Let's assume that you have trained a model on a training dataset, and want to predict some values in a test/holdout dataset. Multicollinearity in your training dataset should only reduce predictive performance in the test dataset if the covariance between variables in your training and test datasets is different. If the covariance structure (and consequently the multicollinearity) is similar in both training and test datasets, then it does not pose a problem for prediction. Since a test dataset is typically a random subset of the full dataset, it's generally reasonable to assume that the covariance structure is the same. Therefore, multicollinearity is typically not an issue for this purpose.
Let's take a simple example. Suppose you want to predict the heights of a group of people based on some other variables: weight, arm length, leg length, etc. Unsurprisingly, you find that these variables are all strongly correlated in your training dataset. But if you can assume that arm lengths, leg lengths, weight, etc. are similarly correlated in both training and test datasets, you can go ahead and use them to predict heights of people successfully in your test dataset. If for some reason your test dataset has a different covariance structure (suppose it contains a bunch of basketball players with long arms), then your predictions will not be good.
As for why multicollinearity is not a problem for prediction but is a problem for inference: let's take the extreme case of 2 variables x1 and x2 that are perfectly correlated (i.e. r = 1). When used separately in 2 regressions to predict a variable y, both therefore return identical coefficient values - let's say the coefficient value is 3 in both cases.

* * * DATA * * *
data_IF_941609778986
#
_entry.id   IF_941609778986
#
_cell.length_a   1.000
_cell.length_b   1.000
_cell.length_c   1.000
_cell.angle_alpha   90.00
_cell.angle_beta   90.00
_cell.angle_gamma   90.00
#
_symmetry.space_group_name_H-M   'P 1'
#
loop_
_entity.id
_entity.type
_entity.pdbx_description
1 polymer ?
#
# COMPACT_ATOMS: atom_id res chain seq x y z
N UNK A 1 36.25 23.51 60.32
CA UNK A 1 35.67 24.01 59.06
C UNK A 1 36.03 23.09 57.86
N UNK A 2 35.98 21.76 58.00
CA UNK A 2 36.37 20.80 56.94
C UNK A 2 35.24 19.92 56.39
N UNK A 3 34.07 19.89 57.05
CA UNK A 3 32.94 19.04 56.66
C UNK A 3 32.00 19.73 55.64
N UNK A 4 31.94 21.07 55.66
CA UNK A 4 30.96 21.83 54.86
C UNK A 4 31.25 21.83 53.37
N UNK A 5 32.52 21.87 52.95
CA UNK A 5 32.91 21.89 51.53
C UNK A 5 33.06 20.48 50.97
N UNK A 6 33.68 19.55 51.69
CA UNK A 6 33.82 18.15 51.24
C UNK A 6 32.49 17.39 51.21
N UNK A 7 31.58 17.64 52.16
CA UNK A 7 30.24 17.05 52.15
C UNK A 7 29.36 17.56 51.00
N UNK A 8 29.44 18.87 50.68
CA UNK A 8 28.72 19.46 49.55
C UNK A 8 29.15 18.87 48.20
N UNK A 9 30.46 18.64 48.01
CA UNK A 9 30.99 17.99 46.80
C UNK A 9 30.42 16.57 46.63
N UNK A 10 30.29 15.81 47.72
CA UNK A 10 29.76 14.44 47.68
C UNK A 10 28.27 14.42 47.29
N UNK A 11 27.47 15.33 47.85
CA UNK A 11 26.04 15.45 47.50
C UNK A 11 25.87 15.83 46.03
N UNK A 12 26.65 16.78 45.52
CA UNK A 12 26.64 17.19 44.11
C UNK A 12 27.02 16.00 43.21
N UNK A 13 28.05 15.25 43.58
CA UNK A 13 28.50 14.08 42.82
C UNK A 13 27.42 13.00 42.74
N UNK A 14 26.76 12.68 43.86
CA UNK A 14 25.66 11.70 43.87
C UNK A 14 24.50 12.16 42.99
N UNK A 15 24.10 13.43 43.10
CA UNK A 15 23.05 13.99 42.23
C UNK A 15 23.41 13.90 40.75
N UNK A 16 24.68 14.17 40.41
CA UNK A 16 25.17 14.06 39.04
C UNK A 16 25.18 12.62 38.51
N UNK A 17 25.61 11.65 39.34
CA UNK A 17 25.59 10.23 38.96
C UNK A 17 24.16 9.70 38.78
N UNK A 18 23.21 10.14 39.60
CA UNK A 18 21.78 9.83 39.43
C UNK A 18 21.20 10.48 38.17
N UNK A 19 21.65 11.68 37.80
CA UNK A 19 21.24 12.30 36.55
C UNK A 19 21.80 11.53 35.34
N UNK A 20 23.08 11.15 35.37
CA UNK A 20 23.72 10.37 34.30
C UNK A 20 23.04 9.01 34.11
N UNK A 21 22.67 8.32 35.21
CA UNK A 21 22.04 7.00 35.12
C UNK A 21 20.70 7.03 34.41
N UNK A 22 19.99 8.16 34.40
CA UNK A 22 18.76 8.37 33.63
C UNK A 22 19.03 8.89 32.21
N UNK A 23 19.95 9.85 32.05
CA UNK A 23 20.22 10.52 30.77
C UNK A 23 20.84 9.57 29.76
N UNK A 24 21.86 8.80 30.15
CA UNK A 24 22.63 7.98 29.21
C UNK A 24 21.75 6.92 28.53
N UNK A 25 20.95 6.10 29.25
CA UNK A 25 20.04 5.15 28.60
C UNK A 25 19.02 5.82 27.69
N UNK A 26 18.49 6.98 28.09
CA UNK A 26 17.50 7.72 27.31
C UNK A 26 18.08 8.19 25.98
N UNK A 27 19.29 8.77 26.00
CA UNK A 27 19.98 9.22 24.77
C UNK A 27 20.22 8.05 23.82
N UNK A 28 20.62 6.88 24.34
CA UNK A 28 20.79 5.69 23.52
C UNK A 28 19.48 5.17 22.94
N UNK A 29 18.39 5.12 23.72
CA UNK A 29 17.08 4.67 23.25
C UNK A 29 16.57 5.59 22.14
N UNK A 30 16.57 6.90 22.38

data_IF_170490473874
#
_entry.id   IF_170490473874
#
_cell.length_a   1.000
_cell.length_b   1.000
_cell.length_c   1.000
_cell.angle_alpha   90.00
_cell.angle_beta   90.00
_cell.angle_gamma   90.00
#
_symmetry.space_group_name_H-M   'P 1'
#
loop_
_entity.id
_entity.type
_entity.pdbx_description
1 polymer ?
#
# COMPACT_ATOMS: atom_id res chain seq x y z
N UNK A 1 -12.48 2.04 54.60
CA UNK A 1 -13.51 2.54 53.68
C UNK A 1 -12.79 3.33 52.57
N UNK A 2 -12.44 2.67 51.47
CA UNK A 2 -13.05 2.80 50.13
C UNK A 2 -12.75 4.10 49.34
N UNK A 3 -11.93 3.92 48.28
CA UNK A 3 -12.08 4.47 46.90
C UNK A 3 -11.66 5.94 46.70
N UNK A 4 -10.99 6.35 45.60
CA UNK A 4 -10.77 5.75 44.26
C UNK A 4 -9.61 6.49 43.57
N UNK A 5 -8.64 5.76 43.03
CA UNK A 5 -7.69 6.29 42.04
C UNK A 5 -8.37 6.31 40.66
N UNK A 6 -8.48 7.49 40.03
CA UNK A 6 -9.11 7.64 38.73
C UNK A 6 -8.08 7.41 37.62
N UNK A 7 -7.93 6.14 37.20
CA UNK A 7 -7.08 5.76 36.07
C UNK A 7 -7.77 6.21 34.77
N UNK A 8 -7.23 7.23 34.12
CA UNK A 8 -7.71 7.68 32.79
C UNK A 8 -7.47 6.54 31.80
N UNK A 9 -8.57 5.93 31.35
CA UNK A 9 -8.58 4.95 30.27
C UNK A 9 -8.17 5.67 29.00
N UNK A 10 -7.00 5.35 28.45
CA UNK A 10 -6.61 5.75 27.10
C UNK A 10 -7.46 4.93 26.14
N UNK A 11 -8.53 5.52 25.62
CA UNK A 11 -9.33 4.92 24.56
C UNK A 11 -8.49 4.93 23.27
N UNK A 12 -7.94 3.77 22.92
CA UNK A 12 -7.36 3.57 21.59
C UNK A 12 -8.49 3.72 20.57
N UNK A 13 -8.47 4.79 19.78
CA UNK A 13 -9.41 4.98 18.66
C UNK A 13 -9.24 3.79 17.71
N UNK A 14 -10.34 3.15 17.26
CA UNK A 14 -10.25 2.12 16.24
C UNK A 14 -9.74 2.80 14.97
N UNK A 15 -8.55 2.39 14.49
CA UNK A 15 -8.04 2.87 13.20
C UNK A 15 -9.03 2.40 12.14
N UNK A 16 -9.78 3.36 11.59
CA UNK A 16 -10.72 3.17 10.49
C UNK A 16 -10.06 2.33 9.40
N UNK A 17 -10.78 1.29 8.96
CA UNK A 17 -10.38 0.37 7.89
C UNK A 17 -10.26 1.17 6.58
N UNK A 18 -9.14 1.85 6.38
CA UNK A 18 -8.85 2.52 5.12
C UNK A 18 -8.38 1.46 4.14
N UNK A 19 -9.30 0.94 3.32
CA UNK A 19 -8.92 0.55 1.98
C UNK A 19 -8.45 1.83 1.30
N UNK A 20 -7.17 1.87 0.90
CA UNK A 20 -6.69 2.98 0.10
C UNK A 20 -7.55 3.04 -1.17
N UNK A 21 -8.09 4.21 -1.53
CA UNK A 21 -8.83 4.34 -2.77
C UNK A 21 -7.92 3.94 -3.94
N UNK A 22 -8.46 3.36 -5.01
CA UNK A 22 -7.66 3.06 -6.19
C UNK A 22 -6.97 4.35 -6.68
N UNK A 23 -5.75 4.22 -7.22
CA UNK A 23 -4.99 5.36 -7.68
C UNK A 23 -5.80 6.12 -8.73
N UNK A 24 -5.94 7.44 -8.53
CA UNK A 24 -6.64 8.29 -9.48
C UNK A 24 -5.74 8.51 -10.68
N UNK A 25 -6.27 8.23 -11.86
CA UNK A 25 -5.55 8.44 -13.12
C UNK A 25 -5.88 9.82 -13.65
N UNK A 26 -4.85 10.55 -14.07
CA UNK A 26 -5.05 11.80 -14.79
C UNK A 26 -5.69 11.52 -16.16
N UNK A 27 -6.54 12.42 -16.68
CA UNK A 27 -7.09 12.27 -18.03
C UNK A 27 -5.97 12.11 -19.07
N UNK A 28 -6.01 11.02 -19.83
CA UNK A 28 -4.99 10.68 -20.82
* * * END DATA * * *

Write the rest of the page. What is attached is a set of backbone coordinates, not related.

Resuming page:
When both x1 and x2 are used together in a multiple regression to predict y, there are now an infinite range of possible coefficient combinations that are equally valid. For example, the coefficient for x1 can be 3 and the coefficient for x2 can be 0. The reverse is equally valid: the coefficient for x1 can be 0 and the coefficient for x2 can be 3.
This leads to massive uncertainty from the perspective of inference, because each individual parameter is poorly constrained. But importantly, despite the huge variation in x1 and x2 across this hypothetical set of models, all the models return identical predictions for y. So from the perspective of prediction, all these models are equivalent. If all you want to do is predict some new values, you can choose any of these models - assuming of course that x1 and x2 are still perfectly correlated in your test dataset.